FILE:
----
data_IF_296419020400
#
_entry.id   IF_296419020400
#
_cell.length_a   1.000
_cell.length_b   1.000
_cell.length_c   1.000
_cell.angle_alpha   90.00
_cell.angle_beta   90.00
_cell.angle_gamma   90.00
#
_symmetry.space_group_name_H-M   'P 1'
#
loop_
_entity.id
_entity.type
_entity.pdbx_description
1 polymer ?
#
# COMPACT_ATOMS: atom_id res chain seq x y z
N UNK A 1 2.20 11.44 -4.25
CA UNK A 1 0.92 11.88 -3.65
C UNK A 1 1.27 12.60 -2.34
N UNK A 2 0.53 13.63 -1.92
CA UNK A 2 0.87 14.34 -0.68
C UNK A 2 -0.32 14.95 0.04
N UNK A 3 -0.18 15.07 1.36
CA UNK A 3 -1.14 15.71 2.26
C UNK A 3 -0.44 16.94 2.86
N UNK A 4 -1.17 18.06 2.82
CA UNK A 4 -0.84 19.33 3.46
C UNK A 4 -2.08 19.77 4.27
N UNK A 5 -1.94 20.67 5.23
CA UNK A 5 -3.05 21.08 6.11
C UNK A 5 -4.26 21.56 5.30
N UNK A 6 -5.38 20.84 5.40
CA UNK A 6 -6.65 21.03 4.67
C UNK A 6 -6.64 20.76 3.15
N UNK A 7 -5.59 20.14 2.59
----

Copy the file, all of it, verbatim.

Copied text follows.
data_IF_296419020400
#
_entry.id   IF_296419020400
#
_cell.length_a   1.000
_cell.length_b   1.000
_cell.length_c   1.000
_cell.angle_alpha   90.00
_cell.angle_beta   90.00
_cell.angle_gamma   90.00
#
_symmetry.space_group_name_H-M   'P 1'
#
loop_
_entity.id
_entity.type
_entity.pdbx_description
1 polymer ?
#
# COMPACT_ATOMS: atom_id res chain seq x y z
N UNK A 1 2.20 11.44 -4.25
CA UNK A 1 0.92 11.88 -3.65
C UNK A 1 1.27 12.60 -2.34
N UNK A 2 0.53 13.63 -1.92
CA UNK A 2 0.87 14.34 -0.68
C UNK A 2 -0.32 14.95 0.04
N UNK A 3 -0.18 15.07 1.36
CA UNK A 3 -1.14 15.71 2.26
C UNK A 3 -0.44 16.94 2.86
N UNK A 4 -1.17 18.06 2.82
CA UNK A 4 -0.84 19.33 3.46
C UNK A 4 -2.08 19.77 4.27
N UNK A 5 -1.94 20.67 5.23
CA UNK A 5 -3.05 21.08 6.11
C UNK A 5 -4.26 21.56 5.30
N UNK A 6 -5.38 20.84 5.40
CA UNK A 6 -6.65 21.03 4.67
C UNK A 6 -6.64 20.76 3.15
N UNK A 7 -5.59 20.14 2.59